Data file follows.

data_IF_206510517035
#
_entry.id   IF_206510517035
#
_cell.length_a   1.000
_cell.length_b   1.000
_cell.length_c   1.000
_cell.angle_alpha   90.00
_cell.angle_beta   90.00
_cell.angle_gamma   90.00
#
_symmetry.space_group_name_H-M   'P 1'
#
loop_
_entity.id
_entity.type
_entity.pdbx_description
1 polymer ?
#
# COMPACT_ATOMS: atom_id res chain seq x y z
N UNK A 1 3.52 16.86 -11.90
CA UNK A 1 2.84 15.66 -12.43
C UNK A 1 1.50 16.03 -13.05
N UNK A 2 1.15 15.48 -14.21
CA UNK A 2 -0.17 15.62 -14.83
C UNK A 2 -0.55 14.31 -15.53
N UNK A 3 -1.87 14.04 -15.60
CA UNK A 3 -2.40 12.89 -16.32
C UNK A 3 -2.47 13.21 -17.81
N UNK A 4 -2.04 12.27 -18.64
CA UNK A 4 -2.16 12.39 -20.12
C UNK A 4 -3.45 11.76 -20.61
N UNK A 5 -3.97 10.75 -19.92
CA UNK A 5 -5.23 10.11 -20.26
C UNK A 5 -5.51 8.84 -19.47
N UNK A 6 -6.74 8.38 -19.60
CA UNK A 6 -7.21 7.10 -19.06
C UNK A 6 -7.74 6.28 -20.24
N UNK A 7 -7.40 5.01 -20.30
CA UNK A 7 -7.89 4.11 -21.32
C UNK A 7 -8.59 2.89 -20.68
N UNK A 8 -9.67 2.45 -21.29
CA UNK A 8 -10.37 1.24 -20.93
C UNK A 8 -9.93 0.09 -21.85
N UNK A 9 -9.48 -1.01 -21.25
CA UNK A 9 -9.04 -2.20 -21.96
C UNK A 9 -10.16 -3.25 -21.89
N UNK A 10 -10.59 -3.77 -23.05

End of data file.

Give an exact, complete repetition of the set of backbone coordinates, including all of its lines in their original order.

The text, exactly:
data_IF_206510517035
#
_entry.id   IF_206510517035
#
_cell.length_a   1.000
_cell.length_b   1.000
_cell.length_c   1.000
_cell.angle_alpha   90.00
_cell.angle_beta   90.00
_cell.angle_gamma   90.00
#
_symmetry.space_group_name_H-M   'P 1'
#
loop_
_entity.id
_entity.type
_entity.pdbx_description
1 polymer ?
#
# COMPACT_ATOMS: atom_id res chain seq x y z
N UNK A 1 3.52 16.86 -11.90
CA UNK A 1 2.84 15.66 -12.43
C UNK A 1 1.50 16.03 -13.05
N UNK A 2 1.15 15.48 -14.21
CA UNK A 2 -0.17 15.62 -14.83
C UNK A 2 -0.55 14.31 -15.53
N UNK A 3 -1.87 14.04 -15.60
CA UNK A 3 -2.40 12.89 -16.32
C UNK A 3 -2.47 13.21 -17.81
N UNK A 4 -2.04 12.27 -18.64
CA UNK A 4 -2.16 12.39 -20.12
C UNK A 4 -3.45 11.76 -20.61
N UNK A 5 -3.97 10.75 -19.92
CA UNK A 5 -5.23 10.11 -20.26
C UNK A 5 -5.51 8.84 -19.47
N UNK A 6 -6.74 8.38 -19.60
CA UNK A 6 -7.21 7.10 -19.06
C UNK A 6 -7.74 6.28 -20.24
N UNK A 7 -7.40 5.01 -20.30
CA UNK A 7 -7.89 4.11 -21.32
C UNK A 7 -8.59 2.89 -20.68
N UNK A 8 -9.67 2.45 -21.29
CA UNK A 8 -10.37 1.24 -20.93
C UNK A 8 -9.93 0.09 -21.85
N UNK A 9 -9.48 -1.01 -21.25
CA UNK A 9 -9.04 -2.20 -21.96
C UNK A 9 -10.16 -3.25 -21.89
N UNK A 10 -10.59 -3.77 -23.05